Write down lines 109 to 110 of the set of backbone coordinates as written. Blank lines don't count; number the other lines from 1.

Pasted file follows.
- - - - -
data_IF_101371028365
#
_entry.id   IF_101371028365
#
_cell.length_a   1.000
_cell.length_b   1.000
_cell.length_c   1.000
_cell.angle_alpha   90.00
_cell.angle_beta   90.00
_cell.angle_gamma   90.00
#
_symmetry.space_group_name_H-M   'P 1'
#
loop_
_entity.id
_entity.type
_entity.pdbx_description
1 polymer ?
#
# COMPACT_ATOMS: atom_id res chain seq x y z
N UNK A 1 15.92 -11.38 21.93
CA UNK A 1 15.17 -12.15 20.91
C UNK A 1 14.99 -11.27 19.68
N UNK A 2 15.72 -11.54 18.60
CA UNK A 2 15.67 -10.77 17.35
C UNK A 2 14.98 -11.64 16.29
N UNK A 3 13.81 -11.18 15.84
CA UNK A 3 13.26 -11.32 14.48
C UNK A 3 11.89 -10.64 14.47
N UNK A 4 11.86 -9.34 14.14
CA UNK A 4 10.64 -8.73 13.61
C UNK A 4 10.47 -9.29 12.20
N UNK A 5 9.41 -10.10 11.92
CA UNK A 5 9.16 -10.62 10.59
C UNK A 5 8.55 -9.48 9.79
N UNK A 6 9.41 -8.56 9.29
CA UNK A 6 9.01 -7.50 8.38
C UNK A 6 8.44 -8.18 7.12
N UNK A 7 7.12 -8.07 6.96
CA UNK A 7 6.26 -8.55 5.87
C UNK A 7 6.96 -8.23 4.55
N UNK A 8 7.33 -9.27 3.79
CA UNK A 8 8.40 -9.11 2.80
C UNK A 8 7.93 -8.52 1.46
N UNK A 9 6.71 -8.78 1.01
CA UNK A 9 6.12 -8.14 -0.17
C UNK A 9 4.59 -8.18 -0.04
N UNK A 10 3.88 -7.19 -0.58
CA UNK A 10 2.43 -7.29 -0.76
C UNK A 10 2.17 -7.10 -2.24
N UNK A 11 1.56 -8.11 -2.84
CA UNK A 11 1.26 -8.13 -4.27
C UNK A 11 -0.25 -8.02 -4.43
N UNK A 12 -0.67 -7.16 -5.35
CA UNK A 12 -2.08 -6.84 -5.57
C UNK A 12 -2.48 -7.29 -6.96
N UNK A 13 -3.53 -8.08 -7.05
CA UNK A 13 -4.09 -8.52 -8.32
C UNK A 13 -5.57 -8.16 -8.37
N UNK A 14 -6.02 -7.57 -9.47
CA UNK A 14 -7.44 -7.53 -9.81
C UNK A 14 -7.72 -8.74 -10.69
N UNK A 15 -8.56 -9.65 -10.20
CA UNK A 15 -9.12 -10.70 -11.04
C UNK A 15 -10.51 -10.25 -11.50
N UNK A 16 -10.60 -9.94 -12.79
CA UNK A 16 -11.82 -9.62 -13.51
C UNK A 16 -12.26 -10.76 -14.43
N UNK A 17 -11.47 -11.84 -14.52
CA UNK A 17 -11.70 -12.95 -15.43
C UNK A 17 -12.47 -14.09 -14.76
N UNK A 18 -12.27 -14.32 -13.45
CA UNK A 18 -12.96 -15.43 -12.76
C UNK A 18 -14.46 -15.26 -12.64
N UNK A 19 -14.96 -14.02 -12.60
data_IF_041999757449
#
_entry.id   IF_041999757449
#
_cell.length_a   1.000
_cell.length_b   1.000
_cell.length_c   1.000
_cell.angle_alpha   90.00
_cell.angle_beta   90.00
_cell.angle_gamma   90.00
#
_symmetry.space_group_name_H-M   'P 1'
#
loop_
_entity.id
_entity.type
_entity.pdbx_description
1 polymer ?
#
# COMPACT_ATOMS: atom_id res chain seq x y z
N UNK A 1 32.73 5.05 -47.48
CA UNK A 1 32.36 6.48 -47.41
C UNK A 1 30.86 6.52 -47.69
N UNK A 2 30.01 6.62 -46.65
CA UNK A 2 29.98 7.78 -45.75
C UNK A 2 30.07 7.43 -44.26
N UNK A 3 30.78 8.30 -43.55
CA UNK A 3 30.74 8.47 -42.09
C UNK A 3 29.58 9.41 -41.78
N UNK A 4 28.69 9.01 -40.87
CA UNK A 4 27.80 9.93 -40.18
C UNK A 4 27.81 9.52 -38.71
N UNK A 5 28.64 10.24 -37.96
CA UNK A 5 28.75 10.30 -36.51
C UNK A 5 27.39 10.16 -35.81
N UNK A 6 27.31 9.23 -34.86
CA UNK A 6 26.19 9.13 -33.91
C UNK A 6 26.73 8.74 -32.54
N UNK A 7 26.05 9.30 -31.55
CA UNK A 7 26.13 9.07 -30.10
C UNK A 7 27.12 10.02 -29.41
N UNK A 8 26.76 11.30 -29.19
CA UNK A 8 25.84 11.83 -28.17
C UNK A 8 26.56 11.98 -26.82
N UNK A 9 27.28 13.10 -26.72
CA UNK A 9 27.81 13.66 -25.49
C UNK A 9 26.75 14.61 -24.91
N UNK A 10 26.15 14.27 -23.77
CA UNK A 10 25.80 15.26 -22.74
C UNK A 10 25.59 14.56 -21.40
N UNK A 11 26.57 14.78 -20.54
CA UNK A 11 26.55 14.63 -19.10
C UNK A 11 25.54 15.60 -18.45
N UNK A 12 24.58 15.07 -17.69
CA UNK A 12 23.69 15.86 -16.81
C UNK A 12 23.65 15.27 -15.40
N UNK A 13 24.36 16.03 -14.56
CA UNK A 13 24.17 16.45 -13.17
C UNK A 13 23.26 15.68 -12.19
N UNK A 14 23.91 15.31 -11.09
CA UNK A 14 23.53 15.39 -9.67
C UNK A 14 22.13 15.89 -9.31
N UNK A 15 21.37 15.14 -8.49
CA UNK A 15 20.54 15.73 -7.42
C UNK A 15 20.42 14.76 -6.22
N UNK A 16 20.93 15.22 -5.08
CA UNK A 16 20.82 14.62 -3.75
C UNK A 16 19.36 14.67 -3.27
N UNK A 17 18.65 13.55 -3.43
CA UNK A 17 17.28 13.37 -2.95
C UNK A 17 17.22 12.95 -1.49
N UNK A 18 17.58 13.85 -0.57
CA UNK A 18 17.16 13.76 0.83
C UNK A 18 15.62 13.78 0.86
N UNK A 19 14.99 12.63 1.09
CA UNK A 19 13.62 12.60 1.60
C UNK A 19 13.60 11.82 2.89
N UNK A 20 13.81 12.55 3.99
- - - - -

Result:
CA UNK A 5 28.75 10.30 -36.51
C UNK A 5 27.39 10.16 -35.81